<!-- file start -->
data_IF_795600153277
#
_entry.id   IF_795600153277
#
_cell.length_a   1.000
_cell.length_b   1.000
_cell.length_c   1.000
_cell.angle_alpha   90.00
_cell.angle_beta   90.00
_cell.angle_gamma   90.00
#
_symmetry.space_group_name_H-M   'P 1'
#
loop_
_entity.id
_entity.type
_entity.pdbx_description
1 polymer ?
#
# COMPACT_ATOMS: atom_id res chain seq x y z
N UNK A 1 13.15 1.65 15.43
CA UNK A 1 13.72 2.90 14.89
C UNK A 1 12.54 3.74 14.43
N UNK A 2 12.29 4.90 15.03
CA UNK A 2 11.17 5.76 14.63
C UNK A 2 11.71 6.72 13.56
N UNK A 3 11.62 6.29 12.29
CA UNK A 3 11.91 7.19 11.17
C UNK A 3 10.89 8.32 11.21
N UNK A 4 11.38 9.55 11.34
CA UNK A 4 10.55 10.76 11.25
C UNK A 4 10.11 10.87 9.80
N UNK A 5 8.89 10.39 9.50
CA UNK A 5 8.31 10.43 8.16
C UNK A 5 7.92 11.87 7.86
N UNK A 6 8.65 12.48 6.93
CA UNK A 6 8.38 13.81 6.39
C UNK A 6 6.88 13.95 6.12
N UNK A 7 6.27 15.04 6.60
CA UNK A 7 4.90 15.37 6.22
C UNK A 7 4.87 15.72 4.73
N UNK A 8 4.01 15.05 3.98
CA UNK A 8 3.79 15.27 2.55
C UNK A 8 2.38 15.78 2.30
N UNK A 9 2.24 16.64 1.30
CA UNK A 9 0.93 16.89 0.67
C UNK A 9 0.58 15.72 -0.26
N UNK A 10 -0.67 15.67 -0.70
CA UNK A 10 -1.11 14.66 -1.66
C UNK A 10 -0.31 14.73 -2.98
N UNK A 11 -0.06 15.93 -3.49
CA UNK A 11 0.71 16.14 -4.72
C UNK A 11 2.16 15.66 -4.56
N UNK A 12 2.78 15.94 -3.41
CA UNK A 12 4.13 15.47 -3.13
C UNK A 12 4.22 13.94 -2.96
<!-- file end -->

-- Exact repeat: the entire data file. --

data_IF_795600153277
#
_entry.id   IF_795600153277
#
_cell.length_a   1.000
_cell.length_b   1.000
_cell.length_c   1.000
_cell.angle_alpha   90.00
_cell.angle_beta   90.00
_cell.angle_gamma   90.00
#
_symmetry.space_group_name_H-M   'P 1'
#
loop_
_entity.id
_entity.type
_entity.pdbx_description
1 polymer ?
#
# COMPACT_ATOMS: atom_id res chain seq x y z
N UNK A 1 13.15 1.65 15.43
CA UNK A 1 13.72 2.90 14.89
C UNK A 1 12.54 3.74 14.43
N UNK A 2 12.29 4.90 15.03
CA UNK A 2 11.17 5.76 14.63
C UNK A 2 11.71 6.72 13.56
N UNK A 3 11.62 6.29 12.29
CA UNK A 3 11.91 7.19 11.17
C UNK A 3 10.89 8.32 11.21
N UNK A 4 11.38 9.55 11.34
CA UNK A 4 10.55 10.76 11.25
C UNK A 4 10.11 10.87 9.80
N UNK A 5 8.89 10.39 9.50
CA UNK A 5 8.31 10.43 8.16
C UNK A 5 7.92 11.87 7.86
N UNK A 6 8.65 12.48 6.93
CA UNK A 6 8.38 13.81 6.39
C UNK A 6 6.88 13.95 6.12
N UNK A 7 6.27 15.04 6.60
CA UNK A 7 4.90 15.37 6.22
C UNK A 7 4.87 15.72 4.73
N UNK A 8 4.01 15.05 3.98
CA UNK A 8 3.79 15.27 2.55
C UNK A 8 2.38 15.78 2.30
N UNK A 9 2.24 16.64 1.30
CA UNK A 9 0.93 16.89 0.67
C UNK A 9 0.58 15.72 -0.26
N UNK A 10 -0.67 15.67 -0.70
CA UNK A 10 -1.11 14.66 -1.66
C UNK A 10 -0.31 14.73 -2.98
N UNK A 11 -0.06 15.93 -3.49
CA UNK A 11 0.71 16.14 -4.72
C UNK A 11 2.16 15.66 -4.56
N UNK A 12 2.78 15.94 -3.41
CA UNK A 12 4.13 15.47 -3.13
C UNK A 12 4.22 13.94 -2.96